In 1978, Holbrook’s mother, Giovanna Holbrook, purchased the McKenzie Home—one of the two Victorian-era mansions on the current property—with her husband, Juan. Named after the previous owner, Mary McKenzie, the couple restored the home, but they had trouble renting it out. 

Because of this, Giovanna moved into the McKenzie Home in 1982. However, Cornelia Holbrook had always dreamed of opening an inn, she said. When the opportunity arose, Giovanna bought the Cushman-Colson House, which was right next door to the McKenzie home. 

“I had seen my parents restore a couple of Victorian homes and I thought, ‘Oh, that would be wonderful,’” Holbrook said. “It was a good fit.”

In 1992, Holbrook began restoring the Cushman-Colson House to its Victorian glory, which was no easy feat, she said. The house was purchased after a fire from its previous inhabitants. 

The Cushman-Colson house was a commercial property and therefore required a contractor to tackle the restoration, but Holbrook was there every step of the way.

“I did a lot of refurbishing of the woodwork and the fire mantles and antique doors, and I did all the interior design,” she said. “I started out with just five guest rooms, so it was tiny.”

In 1993, she opened the Sweetwater Branch Inn, and in 1998, Giovanna moved out of the McKenzie Home, and Holbrook added five more rooms to the inn. 

Holbrook, while not a professionally trained chef, has cooked in various kitchens her whole life, and made breakfast for guests at the inn for 28 years, she said. Recently, she took a step back from morning preparations to focus on her 14-year-old son. 

Now 31 years in, Holbrook reflects on her struggles through the decades. Battles with ghosts, Airbnb and COVID-19 have forced inn owners to fight to keep their historic preservations alive, she said. 

Multiple guests have checked out because of a mischievous spirit that would move picture frames or mess with light fixtures, she said. Holbrook wants the record to show that the Sweetwater Branch Inn is no longer haunted after a spiritualist helped the “lost soul” find its way home, she said.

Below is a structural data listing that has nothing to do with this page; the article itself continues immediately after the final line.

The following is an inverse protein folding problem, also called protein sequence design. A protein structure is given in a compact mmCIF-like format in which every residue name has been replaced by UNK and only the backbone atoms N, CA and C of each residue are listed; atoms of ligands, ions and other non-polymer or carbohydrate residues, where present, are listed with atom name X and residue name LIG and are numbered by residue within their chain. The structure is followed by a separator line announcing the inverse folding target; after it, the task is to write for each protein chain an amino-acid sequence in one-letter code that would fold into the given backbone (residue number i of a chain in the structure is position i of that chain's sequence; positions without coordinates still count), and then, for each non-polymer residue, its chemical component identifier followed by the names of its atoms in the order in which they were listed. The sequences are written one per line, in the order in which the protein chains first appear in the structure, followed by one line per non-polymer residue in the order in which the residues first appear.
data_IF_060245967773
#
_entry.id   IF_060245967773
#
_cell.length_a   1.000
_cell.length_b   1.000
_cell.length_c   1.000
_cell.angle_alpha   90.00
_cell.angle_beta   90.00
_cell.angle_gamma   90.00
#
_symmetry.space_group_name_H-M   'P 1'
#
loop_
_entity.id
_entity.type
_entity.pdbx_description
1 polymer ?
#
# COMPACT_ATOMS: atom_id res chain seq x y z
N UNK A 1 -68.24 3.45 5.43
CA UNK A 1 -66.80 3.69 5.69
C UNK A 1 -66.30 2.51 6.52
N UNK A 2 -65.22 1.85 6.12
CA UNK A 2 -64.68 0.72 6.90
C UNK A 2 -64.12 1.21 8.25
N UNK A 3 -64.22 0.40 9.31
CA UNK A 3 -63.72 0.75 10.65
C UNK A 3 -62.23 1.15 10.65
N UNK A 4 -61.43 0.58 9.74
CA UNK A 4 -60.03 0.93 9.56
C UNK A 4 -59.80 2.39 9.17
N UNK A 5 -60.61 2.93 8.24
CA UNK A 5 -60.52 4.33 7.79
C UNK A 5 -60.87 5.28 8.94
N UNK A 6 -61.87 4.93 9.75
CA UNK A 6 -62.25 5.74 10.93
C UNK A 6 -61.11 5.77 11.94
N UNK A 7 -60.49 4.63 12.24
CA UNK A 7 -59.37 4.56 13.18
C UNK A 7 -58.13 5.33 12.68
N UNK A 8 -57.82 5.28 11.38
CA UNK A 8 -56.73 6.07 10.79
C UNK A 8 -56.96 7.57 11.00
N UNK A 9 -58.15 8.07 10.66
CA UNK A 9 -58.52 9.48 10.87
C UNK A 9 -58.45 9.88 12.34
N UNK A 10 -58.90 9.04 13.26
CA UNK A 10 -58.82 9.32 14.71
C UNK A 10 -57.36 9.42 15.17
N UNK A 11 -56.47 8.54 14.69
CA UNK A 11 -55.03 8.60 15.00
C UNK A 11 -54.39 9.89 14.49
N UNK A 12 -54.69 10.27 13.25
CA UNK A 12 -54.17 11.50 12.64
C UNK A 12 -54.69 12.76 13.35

Previous inhabitants at the Laurel Oak Inn, owned by Susannah Peddie, were much more human. Tom Petty and another member of Mudcrutch lived at the Laurel Oak Inn when it was still a four-unit apartment building, and the area was known as “Hippie Hill” around 1969.

The Laurel Oak Inn was renovated for stability by Butch and Joyce Redstone and was bought by another couple in 1999, who restored the house to its Victorian-era designs. It became operational in 2001 and has had different owners over the years, but Peddie, 46, took over the inn earlier this year. She also took over the Camellia Rose Inn in 2023, she said. 

Peddie manages multiple properties in Gainesville, either as a bed and breakfast or an Airbnb, with her business partners who live in South Florida, she said. 

Peddie is trying to modernize the bed and breakfast concept. Her inns provide a continental breakfast from 8 a.m. to 10 a.m. where travelers can come and go at their leisure. She aims to cater to the modern traveler, but admires the unique experience bed-and-breakfasts can offer, she said. 

“It's wonderful because it preserves some history of Gainesville, and these are not cookie-cutter motels, hotels. I mean, each room is different,” she said. “You're not going to get character from any other hotel or motel or any other accommodation in Gainesville,” Peddie said. 

The bed and breakfast concept is a tough business to run, and most only last a few years, Cindy and Joe Montalto said. The couple owns Gainesville’s longest-running bed and breakfast. But they do it together. 

“I couldn't imagine doing this without him,” Cindy said. “I wouldn't want to do it by myself, it’s not fun.” 

“I don't want to be with anybody except for her,” Joe responded. 

Their legacy is not the inn they’re eventually going to leave behind, they said, but it’s the impact they’ve left on the neighborhood and its people.

Contact Ella @ethompson@alligator.org. Follow her on Twitter @elladeethompson.

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Ella Thompson

Ella Thompson is a third-year journalism major and the Spring 2024 Metro Editor. In her free time, she likes to go to the beach or read a good book.